Or, consider vampires, they're made of humans, right? If they are in your world, than they couldn't have existed before humans did, (unless they were made from something else then?) but their age is going to play a big part in who they are. Truly old vampires have had a long time to grow, evolve and change and they would do so by the definitions of their world, their reality, in which there is nearly infinite time. (Infinite! They could, conceivably, witness the end of the universe, if they can get off this rockball before it gets smashed and maintain a food source, of course.) If that reality contained humans (meaning, if they associated with the humans it has to have at least peripherally contained) they may still retain human characteristics (ideals of morality, behavior, etc.). But they have to think about what they're going to be doing next millennia. That's like, the next ten years for them. Do you think about what you'll be doing in the next ten years? Did you think about it more the older you got? (Now, possibly, that's because you and I know we only get so many years, but the point holds if only because a vampire could live to see the next millennium.)

Some people do, some people don't, but my point is that, when you're immortal, you don't have to be static. (Or perhaps your view is that immortality leads to status, and therefore vampires, et al., are unchanging. Great! I'd love to read a story that thought about it. The point is to consider.) I don't think the idea of scale, life cycle, and timeframe are often considered when vampires, and other long-lived species, come into play. We see things in a very human way (for, I would hope, obvious reasons), but stepping outside that view is worth the time and occasional mental gymnastics.


Wednesday, July 20, 2011

Writing Action Scenes

I really enjoy writing a good fight, or chase. Action scenes can be difficult though, because there's a lot to balance. You have to make sure that the reader gets enough information to clearly follow what's happening, without slipping out of POV, and without giving so much information that the tension collapses under the weight of it.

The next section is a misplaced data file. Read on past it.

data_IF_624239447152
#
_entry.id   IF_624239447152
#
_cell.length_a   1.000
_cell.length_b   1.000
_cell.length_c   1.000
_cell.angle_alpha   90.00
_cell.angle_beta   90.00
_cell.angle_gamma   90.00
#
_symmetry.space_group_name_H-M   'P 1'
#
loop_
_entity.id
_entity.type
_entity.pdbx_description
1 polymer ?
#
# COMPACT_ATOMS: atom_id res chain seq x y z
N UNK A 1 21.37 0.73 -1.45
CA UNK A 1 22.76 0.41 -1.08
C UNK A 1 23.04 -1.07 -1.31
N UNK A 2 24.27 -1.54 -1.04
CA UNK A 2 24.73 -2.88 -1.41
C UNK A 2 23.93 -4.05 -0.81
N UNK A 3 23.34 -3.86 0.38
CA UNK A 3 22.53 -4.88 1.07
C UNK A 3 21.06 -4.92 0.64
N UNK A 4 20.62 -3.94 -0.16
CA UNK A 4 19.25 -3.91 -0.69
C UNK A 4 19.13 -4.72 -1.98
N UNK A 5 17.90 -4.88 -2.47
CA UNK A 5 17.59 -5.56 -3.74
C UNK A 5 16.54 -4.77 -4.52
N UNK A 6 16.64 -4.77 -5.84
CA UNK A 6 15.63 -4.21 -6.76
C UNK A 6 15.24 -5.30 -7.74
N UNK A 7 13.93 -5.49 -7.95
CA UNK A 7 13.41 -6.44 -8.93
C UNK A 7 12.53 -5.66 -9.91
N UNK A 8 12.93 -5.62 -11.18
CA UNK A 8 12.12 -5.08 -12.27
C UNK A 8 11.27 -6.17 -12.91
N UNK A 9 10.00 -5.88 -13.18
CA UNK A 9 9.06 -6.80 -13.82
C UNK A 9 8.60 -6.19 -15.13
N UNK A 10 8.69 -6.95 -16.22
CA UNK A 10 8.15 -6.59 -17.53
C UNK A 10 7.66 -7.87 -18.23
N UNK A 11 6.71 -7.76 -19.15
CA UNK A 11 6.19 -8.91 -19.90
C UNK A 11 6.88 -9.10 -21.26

The first hurdle is moving the reader from "no action" to "action" in a way that doesn't confuse or jar them. For instance, a made up on the spot example:

Garin crouched to examine the floor, running his fingers over the weathered wood. The dust had been disturbed, but not too recently. There was already another thinner layer overlaying the footprints. His world narrowed down to those prints, and what he could ascertain from then.

He barely noticed the squeak of the floorboards behind him, and by the time the sound's meaning penetrated, it was too late. He started to jerk upright when a heavy arm slipped around his throat, pulling him up and back against an equally heavy chest. The forearm crushed against his trachea just enough to limit the amount of air he could pull into his suddenly frantic lungs.

In this example, Garin registers the squeak of the floorboards, so we know that someone is coming up on him, but he's so intent on what he's doing that he doesn't at first realize what it means. If he hadn't registered them at all, I couldn't tell the reader about them. And while I have no doubt this all comes as a surprise to Garin, I think it's important to telegraph your punches for the reader. Too abrupt a switch, even in a scene where some sort of action might be expected, can feel jarring. For instance...

Garin's mind focused on the prints, on their width and length. A man, then, or a woman with large feet. Not an elf, and certainly not a gnome, although perhaps a--

A heavy arm wrapped around his throat from behind, pulling him up and back against an equally heavy chest.